Tuesday, January 16, 2018

Joshua Chapter 5 - Moving Beyond Manna

Joshua 5:9-15

After the circumcision of the men in the camp was completed, the Lord told Joshua that He had rolled away the reproach of Egypt from the people. No more would they be identified as slaves.  The circumcision "cut away" all remaining ties to slavery.  Bondage completely removed.  Totally set free.  Isn't it interesting God declares them totally from their bondage only after the Children of Israel had sanctified themselves, crossed the Jordan River, set stones of remembrance, and circumcised those that had not been circumcised while in the wilderness?  After performing miracle after miracle to release the slaves from Pharaoh, they were still not free.  After seeing the Red Sea part and crossing on dry ground, they were still not free.  After being fed and their thirst quenched in the wilderness by supernatural means, they were still not free.  Only after experiencing the circumcision and crossing into the land that was promised to them did God tell them the last of their chains of bondage had been removed.  

What did the children of Israel do then?  They celebrated Passover. They remembered the time the Spirit of the Lord passed over their firstborn when He took the firstborn of all Egypt because Pharaoh's refusal to free His people.  The Lord then commanded Moses to keep the Passover as a memorial and it was to be kept as a feast to the Lord throughout all their generations (Exodus 12).  So, they held their Passover Feast on the 14th day of the month.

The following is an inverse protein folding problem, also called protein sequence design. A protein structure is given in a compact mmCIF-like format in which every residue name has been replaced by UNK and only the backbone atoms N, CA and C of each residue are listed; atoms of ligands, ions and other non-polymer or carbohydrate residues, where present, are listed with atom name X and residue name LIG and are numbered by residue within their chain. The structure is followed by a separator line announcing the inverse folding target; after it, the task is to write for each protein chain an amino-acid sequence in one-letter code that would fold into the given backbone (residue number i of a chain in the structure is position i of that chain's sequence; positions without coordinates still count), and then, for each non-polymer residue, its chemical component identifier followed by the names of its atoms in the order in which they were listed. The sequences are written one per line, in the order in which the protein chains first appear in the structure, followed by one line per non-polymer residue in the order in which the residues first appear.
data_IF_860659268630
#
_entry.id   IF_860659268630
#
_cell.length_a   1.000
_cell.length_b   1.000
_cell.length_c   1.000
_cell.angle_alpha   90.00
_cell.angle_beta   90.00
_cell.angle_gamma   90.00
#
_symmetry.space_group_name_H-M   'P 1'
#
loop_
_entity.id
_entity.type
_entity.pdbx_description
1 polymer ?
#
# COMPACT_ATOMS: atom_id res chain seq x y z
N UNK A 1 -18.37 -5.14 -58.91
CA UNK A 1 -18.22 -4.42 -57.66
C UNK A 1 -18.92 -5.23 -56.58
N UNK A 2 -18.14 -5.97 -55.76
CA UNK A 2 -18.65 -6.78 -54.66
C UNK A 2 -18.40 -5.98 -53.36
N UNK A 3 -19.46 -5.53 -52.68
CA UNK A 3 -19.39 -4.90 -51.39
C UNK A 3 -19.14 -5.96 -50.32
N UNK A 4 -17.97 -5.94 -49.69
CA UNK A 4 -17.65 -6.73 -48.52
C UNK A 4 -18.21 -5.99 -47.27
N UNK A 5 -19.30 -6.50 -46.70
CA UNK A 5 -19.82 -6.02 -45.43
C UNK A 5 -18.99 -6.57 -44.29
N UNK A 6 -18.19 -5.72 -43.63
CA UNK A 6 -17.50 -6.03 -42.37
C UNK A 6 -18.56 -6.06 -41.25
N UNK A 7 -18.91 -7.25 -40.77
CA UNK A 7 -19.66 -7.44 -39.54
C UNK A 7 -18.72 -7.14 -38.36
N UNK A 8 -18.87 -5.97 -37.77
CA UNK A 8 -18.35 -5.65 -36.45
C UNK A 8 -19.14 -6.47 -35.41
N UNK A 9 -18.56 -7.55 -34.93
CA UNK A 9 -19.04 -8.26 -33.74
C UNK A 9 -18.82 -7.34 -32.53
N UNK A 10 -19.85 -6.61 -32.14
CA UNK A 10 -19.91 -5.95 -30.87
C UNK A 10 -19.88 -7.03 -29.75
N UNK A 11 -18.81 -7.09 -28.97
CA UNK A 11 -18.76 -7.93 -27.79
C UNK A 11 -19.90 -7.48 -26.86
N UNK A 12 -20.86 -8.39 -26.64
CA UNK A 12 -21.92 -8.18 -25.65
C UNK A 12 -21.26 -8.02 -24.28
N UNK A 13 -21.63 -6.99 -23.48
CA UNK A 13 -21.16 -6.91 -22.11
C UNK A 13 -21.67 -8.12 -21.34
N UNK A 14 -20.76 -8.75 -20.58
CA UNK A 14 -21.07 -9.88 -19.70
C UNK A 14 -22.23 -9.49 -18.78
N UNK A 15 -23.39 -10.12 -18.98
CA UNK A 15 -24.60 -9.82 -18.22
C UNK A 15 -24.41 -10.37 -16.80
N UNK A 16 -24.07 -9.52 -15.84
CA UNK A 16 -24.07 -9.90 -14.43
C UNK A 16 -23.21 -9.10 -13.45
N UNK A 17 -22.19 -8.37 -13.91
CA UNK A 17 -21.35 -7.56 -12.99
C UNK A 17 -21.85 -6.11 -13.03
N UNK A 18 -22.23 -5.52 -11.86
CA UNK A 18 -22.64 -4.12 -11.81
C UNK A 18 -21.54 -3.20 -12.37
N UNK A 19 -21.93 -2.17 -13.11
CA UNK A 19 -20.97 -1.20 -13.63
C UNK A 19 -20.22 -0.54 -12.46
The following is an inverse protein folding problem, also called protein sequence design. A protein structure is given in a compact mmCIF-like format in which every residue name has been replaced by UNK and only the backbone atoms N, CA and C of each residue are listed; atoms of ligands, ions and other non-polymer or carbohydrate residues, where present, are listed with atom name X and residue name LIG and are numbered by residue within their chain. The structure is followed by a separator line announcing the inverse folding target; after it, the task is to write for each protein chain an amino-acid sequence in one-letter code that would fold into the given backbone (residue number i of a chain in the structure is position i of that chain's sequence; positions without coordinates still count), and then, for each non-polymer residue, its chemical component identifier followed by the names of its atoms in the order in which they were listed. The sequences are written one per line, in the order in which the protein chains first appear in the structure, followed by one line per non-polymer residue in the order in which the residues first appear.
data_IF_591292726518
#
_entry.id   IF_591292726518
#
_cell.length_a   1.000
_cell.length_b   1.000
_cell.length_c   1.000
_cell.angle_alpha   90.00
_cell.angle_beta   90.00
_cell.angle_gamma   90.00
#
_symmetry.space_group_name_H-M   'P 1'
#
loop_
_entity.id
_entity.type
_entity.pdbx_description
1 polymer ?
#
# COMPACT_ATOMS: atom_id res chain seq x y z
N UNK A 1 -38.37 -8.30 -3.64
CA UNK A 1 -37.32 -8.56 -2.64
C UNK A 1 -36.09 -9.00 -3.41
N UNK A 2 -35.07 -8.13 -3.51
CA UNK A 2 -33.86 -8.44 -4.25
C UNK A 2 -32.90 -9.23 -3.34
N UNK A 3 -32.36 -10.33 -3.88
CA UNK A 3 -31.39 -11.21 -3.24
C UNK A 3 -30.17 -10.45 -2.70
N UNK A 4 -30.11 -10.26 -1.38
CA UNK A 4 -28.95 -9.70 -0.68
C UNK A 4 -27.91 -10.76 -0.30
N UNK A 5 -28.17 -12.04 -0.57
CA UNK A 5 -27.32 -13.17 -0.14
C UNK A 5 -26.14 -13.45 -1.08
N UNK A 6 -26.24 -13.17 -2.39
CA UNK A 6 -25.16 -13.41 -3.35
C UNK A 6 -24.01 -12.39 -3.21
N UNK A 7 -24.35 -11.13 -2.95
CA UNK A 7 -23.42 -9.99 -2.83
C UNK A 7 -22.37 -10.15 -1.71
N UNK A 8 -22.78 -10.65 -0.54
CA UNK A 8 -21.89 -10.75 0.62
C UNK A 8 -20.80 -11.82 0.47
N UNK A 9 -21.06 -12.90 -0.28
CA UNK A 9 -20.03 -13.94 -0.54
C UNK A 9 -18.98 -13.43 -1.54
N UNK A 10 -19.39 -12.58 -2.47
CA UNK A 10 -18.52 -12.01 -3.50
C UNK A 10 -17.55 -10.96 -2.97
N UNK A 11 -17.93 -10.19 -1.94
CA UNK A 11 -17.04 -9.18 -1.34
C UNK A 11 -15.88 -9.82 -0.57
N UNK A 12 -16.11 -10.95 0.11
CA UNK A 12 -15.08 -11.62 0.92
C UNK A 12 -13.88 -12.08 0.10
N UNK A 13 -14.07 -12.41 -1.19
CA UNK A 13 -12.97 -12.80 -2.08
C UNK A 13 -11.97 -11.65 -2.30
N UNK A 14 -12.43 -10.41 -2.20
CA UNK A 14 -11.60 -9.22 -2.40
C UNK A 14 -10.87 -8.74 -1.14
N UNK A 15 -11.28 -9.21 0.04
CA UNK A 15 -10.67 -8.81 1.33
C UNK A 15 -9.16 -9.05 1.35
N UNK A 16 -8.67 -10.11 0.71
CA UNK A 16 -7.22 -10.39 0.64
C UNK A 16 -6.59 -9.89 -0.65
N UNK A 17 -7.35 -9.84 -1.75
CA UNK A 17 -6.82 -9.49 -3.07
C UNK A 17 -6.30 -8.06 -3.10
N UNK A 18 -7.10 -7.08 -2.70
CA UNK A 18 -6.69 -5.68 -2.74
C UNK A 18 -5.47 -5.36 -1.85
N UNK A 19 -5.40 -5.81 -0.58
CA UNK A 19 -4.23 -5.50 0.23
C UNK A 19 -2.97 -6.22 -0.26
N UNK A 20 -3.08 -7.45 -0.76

Up until that point, the Children of Israel had been collecting Manna that God provided from heaven every morning and quail for the evening meals every day.  God provided what each person would need to sustain themselves on a daily basis.  In Exodus Chapter 16, God was pretty specific with His instruction on how much to collect each day.  On the sixth day of the week, they were to collect their normal amount and prepare it and it would be twice as much.  The sabbath would be the next day and they would not work or collect on the sabbath so they needed an additional day's worth of provision.  This pattern of quail and manna continued until they held their Passover Feast on the other side of Jordan River.  At this point, they have crossed over the boundary into what God has promised.  They have reached the land they had heard stories about.  When they held passover, they ate of the produce of the land they were occupying...the place where God had declared the last chain of bondage broken.  Then the manna ceased.  Then they ate of the promise of the Lord. 

Doesn't this parallel what Jesus said about worry and anxiety?  

Matthew 6:25-30  "Therefore I say to you, do not worry about your life, what you will eat or what you will drink; nor about your body, what you will put on. Is not life more than food and the body more than clothing?  (26)  Look at the birds of the air, for they neither sow nor reap nor gather into barns; yet your heavenly Father feeds them. Are you not of more value than they?  (27)  Which of you by worrying can add one cubit to his stature?  (28)  "So why do you worry about clothing? Consider the lilies of the field, how they grow: they neither toil nor spin;  (29)  and yet I say to you that even Solomon in all his glory was not arrayed like one of these.  (30)  Now if God so clothes the grass of the field, which today is, and tomorrow is thrown into the oven, will He not much more clothe you, O you of little faith?